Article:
From taste trails to Michelin Star restaurants, Cork ticks all the boxes, writes Minister Michael Creed
Everywhere I travel across the world as Minister for Agriculture, Food & Marine promoting Ireland’s agri-food and fisheries to international markets, I proudly declare that Ireland is the ‘food island’.
The agri-food and fisheries sector is our largest indigenous industry, contributing significantly to the economy and acting as a primary driver in rural sectors.
In overall terms, exports of agricultural products were worth over €13.6bn in 2018, representing an increase of 74% in value since 2009. There has been value growth in exports to UK, EU, and non-EU destinations, with the fastest growth in exports to new markets in North America and Asia, and particularly China.
If Ireland is indeed the ‘food island’, then Cork is well and truly Ireland’s ‘milking parlour’. With 370,000 dairy cows, representing 26% of the national dairy herd, Cork farmers are filling the tanks of Ireland’s dairy expansion.
Significant investments by companies such as Dairygold, Carbery, Ornua, and North Cork Creameries in recent years are a firm signal that the industry is doubling down on its commitment to Cork and the future outlook of a global industry in which we are world-leading performers.
Over the next five years, Ireland will continue to be amongst the world’s fastest-growing dairy producers. Irish milk production in 2017 approached 7.5bn litres, an increase of almost 50% on the 2007-2009 average.
It would be an error, of course, to categorise Cork as merely a dairy producing area. With over 14,000 farmers and on-farm employment of about 18,500, each and every farm holding from Sheep’s Head to Ballyhea provides an economic driver in every townland, village, and town across the county.
Irish Distillers in Midleton, which supplies Jameson to the planet, wouldn’t be the success it is without Cork’s dedicated tillage farmers. The same can be said for Heineken Ireland, located in Cork City, and indeed the burgeoning craft brewing and distilling sector that has sprouted up from Baile Mhuirne to Kinsale.
Ireland’s beef sector has faced challenging circumstances in 2018 and 2019, with the threat of Brexit and stagnant demand contributing to a difficult market situation.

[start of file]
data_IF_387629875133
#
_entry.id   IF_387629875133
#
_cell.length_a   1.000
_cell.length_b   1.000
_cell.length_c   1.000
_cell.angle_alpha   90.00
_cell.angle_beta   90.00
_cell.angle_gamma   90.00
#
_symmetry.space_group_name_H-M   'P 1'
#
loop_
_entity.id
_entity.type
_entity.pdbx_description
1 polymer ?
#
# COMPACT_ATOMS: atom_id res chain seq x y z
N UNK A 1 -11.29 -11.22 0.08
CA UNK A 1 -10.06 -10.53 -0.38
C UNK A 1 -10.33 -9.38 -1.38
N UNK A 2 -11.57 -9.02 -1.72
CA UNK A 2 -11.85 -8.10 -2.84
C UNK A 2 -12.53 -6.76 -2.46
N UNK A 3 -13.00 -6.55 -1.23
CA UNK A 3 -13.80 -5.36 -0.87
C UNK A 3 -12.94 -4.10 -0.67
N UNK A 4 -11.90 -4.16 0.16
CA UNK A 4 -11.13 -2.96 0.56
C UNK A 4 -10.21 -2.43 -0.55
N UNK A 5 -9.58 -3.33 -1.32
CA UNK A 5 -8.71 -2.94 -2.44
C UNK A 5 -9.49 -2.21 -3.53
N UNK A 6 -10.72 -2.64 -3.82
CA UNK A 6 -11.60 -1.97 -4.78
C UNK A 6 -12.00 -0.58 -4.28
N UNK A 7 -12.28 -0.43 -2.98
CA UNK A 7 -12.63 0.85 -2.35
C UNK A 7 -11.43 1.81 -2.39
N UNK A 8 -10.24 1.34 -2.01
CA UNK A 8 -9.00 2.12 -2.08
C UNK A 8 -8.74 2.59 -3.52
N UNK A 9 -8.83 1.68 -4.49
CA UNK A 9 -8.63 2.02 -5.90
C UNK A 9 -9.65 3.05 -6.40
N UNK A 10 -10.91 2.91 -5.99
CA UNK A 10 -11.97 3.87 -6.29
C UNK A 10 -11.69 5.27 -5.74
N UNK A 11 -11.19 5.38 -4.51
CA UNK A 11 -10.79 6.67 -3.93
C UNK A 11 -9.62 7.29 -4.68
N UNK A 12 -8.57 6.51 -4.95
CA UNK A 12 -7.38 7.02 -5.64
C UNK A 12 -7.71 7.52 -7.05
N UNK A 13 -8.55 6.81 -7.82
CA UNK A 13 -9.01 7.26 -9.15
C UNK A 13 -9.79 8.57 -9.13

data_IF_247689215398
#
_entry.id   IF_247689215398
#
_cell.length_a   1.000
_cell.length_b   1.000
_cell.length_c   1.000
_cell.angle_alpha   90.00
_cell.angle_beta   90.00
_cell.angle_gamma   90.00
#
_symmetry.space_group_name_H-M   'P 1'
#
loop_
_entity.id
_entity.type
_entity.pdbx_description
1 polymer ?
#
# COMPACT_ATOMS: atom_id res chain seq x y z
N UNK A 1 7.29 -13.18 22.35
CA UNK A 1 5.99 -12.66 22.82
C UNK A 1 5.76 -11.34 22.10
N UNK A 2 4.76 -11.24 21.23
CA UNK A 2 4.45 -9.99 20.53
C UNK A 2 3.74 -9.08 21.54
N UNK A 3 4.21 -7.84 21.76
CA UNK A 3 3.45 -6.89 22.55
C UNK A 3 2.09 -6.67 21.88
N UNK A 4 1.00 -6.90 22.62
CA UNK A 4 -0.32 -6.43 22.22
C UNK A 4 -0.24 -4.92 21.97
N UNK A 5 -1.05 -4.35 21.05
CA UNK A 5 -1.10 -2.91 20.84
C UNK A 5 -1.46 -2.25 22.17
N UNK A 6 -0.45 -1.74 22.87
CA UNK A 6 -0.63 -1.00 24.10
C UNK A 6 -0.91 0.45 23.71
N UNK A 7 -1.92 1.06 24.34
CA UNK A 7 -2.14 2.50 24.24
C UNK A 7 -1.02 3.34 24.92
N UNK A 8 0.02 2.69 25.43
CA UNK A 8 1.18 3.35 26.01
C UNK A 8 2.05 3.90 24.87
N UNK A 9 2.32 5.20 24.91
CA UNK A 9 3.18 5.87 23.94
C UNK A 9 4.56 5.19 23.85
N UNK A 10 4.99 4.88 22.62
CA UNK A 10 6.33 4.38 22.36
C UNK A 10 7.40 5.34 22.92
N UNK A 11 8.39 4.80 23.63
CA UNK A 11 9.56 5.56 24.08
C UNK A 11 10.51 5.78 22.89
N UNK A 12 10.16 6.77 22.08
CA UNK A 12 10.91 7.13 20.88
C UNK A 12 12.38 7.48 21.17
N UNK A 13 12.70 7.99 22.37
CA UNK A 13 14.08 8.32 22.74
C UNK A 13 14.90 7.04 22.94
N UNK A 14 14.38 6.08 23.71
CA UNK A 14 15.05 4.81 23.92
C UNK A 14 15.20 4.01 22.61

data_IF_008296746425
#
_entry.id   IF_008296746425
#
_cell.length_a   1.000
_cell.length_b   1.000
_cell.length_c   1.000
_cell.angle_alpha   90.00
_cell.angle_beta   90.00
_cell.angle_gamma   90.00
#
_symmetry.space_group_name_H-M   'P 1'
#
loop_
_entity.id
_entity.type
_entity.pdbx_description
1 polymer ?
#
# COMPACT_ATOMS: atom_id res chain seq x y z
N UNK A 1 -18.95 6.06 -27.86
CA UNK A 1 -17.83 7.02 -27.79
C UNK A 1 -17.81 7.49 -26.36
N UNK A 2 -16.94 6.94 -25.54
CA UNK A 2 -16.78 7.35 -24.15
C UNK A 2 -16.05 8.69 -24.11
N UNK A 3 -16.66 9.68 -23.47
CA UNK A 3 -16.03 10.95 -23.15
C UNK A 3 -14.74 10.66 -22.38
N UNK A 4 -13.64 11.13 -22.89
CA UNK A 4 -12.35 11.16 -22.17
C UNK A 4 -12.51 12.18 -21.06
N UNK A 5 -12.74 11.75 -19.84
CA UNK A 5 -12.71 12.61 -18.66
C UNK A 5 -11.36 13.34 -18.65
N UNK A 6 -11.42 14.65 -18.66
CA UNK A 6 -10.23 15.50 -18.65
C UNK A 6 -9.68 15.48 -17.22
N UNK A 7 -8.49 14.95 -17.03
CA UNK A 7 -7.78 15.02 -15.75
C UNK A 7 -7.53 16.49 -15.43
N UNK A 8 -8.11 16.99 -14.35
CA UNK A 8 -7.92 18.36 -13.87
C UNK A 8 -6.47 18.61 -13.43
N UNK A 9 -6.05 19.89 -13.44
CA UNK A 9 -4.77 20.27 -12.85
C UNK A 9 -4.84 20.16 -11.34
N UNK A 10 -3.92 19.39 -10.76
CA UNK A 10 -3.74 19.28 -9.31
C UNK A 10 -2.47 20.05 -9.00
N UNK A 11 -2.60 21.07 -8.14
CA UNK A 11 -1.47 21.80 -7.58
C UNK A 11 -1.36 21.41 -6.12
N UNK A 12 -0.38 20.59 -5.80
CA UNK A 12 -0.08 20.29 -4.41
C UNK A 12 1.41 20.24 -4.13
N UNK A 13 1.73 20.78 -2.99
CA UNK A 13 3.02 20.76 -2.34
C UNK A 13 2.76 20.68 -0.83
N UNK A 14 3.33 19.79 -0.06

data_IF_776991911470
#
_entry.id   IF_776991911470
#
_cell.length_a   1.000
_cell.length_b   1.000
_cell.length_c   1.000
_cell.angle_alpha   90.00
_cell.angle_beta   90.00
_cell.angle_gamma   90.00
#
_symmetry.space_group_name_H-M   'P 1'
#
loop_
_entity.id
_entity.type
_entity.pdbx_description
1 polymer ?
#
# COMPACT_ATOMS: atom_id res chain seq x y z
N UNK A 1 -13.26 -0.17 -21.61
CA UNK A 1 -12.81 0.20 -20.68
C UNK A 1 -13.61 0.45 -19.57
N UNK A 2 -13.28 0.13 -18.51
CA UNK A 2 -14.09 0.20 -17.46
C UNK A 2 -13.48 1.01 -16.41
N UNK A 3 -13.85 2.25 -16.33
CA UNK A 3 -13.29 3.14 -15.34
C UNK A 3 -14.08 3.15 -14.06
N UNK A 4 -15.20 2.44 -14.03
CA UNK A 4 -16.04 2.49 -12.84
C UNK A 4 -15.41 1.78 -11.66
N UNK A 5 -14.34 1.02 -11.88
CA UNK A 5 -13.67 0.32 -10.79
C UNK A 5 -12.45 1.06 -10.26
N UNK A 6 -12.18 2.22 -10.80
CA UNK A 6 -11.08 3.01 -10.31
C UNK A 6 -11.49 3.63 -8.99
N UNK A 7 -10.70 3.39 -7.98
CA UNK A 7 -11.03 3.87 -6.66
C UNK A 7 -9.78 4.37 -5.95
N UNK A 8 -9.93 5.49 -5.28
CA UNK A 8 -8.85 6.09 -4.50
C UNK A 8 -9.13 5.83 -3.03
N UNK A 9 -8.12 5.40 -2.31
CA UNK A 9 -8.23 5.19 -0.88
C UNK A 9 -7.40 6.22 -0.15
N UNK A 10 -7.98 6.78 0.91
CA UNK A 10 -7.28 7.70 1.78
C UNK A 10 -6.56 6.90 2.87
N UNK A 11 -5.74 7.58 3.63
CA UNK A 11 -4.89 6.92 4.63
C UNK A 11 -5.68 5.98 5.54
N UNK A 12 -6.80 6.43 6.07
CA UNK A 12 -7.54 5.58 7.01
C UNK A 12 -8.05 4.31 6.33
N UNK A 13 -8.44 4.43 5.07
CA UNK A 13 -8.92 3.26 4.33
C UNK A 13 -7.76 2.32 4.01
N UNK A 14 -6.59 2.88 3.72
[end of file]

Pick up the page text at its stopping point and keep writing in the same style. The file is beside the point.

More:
The recent announcement that the Chinese authorities have approved 14 meat processing plants across Ireland for export to China comes as a timely boost to the sector.
The inclusion of ABP Bandon to that list, joining Dawn Charleville as an approved beef exporter to China is an important development for Cork beef producers and secures Cork’s position as a major beef producing county.
This Government has placed a major emphasis on the development of our ‘Blue Economy’.
The ‘Harnessing Our Ocean Wealth’ strategy sets out two key targets; exceeding €6.4bn a year in turnover from our maritime sectors by 2020, and doubling the marine contribution to GDP to 2.4% a year by 2030.
Recent investment in marine infrastructure in Castletownbere will assist our fishing sector to meet the ambitious vision we see for our seafood sector. While fishing remains a staple in areas such as Castletownbere, Union Hall, and Ballycotton, Cork as also experienced growth in aquaculture production, which reached €35.2m in 2017, up from €28.6m in 2014 — an increase of 23%.
Cork is now a food destination. Our tourism offering, which includes the Wild Atlantic Way, has been augmented by a wonderful array of
delicious food to challenge anywhere in the world.
From taste trails to farm tours, visitor experiences to Michelin Star restaurants, Cork ticks all boxes. Bustling market towns with vibrant farmers’ markets are now commonplace throughout the county.
The Government continues to invest in Cork’s agri-food and fisheries sector in order to build on its success to date. Be it through the €156m paid directly to farmers through the CAP Basic Payment Scheme or the myriad of agri- environment schemes under the Government’s Rural Development Programme, supporting the primary producer is central in preserving the family farm structure
that underpins the success story of Cork’s food heritage.
Through Bord Bia, Enterprise Ireland, Teagasc, Udaras na Gaeltachta, as well as
Cork’s city and county councils, food businesses have State-backed support and investment networks at their disposal, regardless of size and scale.
At the outset, I referenced promoting Ireland’s food offering abroad as being a key activity in my role as Minister for Agriculture, Food & Marine.
It has been an immense privilege to travel with Cork companies, be they Dairygold or Clonakilty, across the globe promoting our unique offering in terms of safe, traceable, and, importantly, sustainably-produced food.
Being a Cork man from a farming family, the role is made much easier in telling that story to foreign audiences, given that I am only too acutely aware of the commitment and passion of the farmers and fishermen from Charleville to Castletownbere who produce the best — so we can be the best.